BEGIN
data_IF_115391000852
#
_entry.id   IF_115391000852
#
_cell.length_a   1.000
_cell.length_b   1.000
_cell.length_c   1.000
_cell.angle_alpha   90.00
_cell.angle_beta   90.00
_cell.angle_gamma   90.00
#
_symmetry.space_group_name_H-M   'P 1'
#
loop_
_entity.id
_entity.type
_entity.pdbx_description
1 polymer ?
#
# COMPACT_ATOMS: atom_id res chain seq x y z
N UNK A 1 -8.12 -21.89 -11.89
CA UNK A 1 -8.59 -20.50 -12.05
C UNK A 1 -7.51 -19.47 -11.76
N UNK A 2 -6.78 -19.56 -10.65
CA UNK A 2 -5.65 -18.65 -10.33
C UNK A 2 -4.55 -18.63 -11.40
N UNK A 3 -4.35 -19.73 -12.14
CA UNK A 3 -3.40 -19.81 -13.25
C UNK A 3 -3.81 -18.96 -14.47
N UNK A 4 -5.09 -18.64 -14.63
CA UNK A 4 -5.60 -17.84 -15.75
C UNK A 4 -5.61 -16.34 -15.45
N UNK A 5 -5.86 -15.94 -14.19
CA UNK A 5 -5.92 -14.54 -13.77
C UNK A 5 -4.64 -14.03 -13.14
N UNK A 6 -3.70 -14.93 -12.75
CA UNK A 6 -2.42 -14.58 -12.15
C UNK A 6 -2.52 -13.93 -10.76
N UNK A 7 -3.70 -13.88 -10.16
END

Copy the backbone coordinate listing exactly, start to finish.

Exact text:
data_IF_115391000852
#
_entry.id   IF_115391000852
#
_cell.length_a   1.000
_cell.length_b   1.000
_cell.length_c   1.000
_cell.angle_alpha   90.00
_cell.angle_beta   90.00
_cell.angle_gamma   90.00
#
_symmetry.space_group_name_H-M   'P 1'
#
loop_
_entity.id
_entity.type
_entity.pdbx_description
1 polymer ?
#
# COMPACT_ATOMS: atom_id res chain seq x y z
N UNK A 1 -8.12 -21.89 -11.89
CA UNK A 1 -8.59 -20.50 -12.05
C UNK A 1 -7.51 -19.47 -11.76
N UNK A 2 -6.78 -19.56 -10.65
CA UNK A 2 -5.65 -18.65 -10.33
C UNK A 2 -4.55 -18.63 -11.40
N UNK A 3 -4.35 -19.73 -12.14
CA UNK A 3 -3.40 -19.81 -13.25
C UNK A 3 -3.81 -18.96 -14.47
N UNK A 4 -5.09 -18.64 -14.63
CA UNK A 4 -5.60 -17.84 -15.75
C UNK A 4 -5.61 -16.34 -15.45
N UNK A 5 -5.86 -15.94 -14.19
CA UNK A 5 -5.92 -14.54 -13.77
C UNK A 5 -4.64 -14.03 -13.14
N UNK A 6 -3.70 -14.93 -12.75
CA UNK A 6 -2.42 -14.58 -12.15
C UNK A 6 -2.52 -13.93 -10.76
N UNK A 7 -3.70 -13.88 -10.16